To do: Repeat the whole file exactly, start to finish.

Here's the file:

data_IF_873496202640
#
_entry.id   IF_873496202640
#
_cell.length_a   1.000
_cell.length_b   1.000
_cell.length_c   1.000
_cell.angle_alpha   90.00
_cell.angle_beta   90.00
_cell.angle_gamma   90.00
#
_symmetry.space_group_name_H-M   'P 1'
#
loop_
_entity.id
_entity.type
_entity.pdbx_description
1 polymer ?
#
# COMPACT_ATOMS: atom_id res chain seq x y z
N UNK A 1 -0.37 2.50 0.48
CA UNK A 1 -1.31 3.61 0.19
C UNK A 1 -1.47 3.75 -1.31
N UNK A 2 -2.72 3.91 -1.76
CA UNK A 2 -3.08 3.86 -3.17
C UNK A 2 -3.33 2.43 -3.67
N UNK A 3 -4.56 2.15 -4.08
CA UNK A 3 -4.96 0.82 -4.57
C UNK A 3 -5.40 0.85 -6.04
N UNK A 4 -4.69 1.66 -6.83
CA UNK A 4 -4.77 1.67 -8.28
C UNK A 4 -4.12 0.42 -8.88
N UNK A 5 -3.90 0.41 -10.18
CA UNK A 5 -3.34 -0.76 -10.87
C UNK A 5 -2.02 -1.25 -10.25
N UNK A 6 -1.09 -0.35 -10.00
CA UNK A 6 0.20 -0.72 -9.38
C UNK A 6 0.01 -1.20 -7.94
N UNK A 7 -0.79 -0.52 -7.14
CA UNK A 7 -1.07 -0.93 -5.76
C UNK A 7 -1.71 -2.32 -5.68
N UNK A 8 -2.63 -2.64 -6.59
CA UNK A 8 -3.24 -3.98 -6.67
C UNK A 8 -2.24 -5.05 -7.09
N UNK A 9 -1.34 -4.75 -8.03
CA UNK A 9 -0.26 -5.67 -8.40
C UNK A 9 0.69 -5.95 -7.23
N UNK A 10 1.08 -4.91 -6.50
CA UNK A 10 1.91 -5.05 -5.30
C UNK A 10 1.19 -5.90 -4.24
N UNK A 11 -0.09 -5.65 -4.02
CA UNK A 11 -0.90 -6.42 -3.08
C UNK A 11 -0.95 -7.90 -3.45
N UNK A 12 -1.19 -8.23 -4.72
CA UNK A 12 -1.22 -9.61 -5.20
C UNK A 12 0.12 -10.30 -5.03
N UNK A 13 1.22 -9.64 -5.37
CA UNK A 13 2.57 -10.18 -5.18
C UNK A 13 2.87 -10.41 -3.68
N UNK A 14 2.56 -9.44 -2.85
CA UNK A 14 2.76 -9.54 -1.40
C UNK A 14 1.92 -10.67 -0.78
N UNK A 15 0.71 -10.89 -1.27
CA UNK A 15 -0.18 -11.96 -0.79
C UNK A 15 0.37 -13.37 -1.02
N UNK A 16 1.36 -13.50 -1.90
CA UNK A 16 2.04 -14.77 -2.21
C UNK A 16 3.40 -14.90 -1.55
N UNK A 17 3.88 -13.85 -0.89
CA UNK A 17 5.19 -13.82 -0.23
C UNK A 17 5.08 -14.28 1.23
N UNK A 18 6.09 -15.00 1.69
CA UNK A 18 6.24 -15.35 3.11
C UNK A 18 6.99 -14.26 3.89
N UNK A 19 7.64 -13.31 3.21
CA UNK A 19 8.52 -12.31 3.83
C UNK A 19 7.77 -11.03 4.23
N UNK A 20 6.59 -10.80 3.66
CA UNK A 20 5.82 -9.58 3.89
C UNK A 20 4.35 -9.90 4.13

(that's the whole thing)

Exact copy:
data_IF_873496202640
#
_entry.id   IF_873496202640
#
_cell.length_a   1.000
_cell.length_b   1.000
_cell.length_c   1.000
_cell.angle_alpha   90.00
_cell.angle_beta   90.00
_cell.angle_gamma   90.00
#
_symmetry.space_group_name_H-M   'P 1'
#
loop_
_entity.id
_entity.type
_entity.pdbx_description
1 polymer ?
#
# COMPACT_ATOMS: atom_id res chain seq x y z
N UNK A 1 -0.37 2.50 0.48
CA UNK A 1 -1.31 3.61 0.19
C UNK A 1 -1.47 3.75 -1.31
N UNK A 2 -2.72 3.91 -1.76
CA UNK A 2 -3.08 3.86 -3.17
C UNK A 2 -3.33 2.43 -3.67
N UNK A 3 -4.56 2.15 -4.08
CA UNK A 3 -4.96 0.82 -4.57
C UNK A 3 -5.40 0.85 -6.04
N UNK A 4 -4.69 1.66 -6.83
CA UNK A 4 -4.77 1.67 -8.28
C UNK A 4 -4.12 0.42 -8.88
N UNK A 5 -3.90 0.41 -10.18
CA UNK A 5 -3.34 -0.76 -10.87
C UNK A 5 -2.02 -1.25 -10.25
N UNK A 6 -1.09 -0.35 -10.00
CA UNK A 6 0.20 -0.72 -9.38
C UNK A 6 0.01 -1.20 -7.94
N UNK A 7 -0.79 -0.52 -7.14
CA UNK A 7 -1.07 -0.93 -5.76
C UNK A 7 -1.71 -2.32 -5.68
N UNK A 8 -2.63 -2.64 -6.59
CA UNK A 8 -3.24 -3.98 -6.67
C UNK A 8 -2.24 -5.05 -7.09
N UNK A 9 -1.34 -4.75 -8.03
CA UNK A 9 -0.26 -5.67 -8.40
C UNK A 9 0.69 -5.95 -7.23
N UNK A 10 1.08 -4.91 -6.50
CA UNK A 10 1.91 -5.05 -5.30
C UNK A 10 1.19 -5.90 -4.24
N UNK A 11 -0.09 -5.65 -4.02
CA UNK A 11 -0.90 -6.42 -3.08
C UNK A 11 -0.95 -7.90 -3.45
N UNK A 12 -1.19 -8.23 -4.72
CA UNK A 12 -1.22 -9.61 -5.20
C UNK A 12 0.12 -10.30 -5.03
N UNK A 13 1.22 -9.64 -5.37
CA UNK A 13 2.57 -10.18 -5.18
C UNK A 13 2.87 -10.41 -3.68
N UNK A 14 2.56 -9.44 -2.85
CA UNK A 14 2.76 -9.54 -1.40
C UNK A 14 1.92 -10.67 -0.78
N UNK A 15 0.71 -10.89 -1.27
CA UNK A 15 -0.18 -11.96 -0.79
C UNK A 15 0.37 -13.37 -1.02
N UNK A 16 1.36 -13.50 -1.90
CA UNK A 16 2.04 -14.77 -2.21
C UNK A 16 3.40 -14.90 -1.55
N UNK A 17 3.88 -13.85 -0.89
CA UNK A 17 5.19 -13.82 -0.23
C UNK A 17 5.08 -14.28 1.23
N UNK A 18 6.09 -15.00 1.69
CA UNK A 18 6.24 -15.35 3.11
C UNK A 18 6.99 -14.26 3.89
N UNK A 19 7.64 -13.31 3.21
CA UNK A 19 8.52 -12.31 3.83
C UNK A 19 7.77 -11.03 4.23
N UNK A 20 6.59 -10.80 3.66
CA UNK A 20 5.82 -9.58 3.89
C UNK A 20 4.35 -9.90 4.13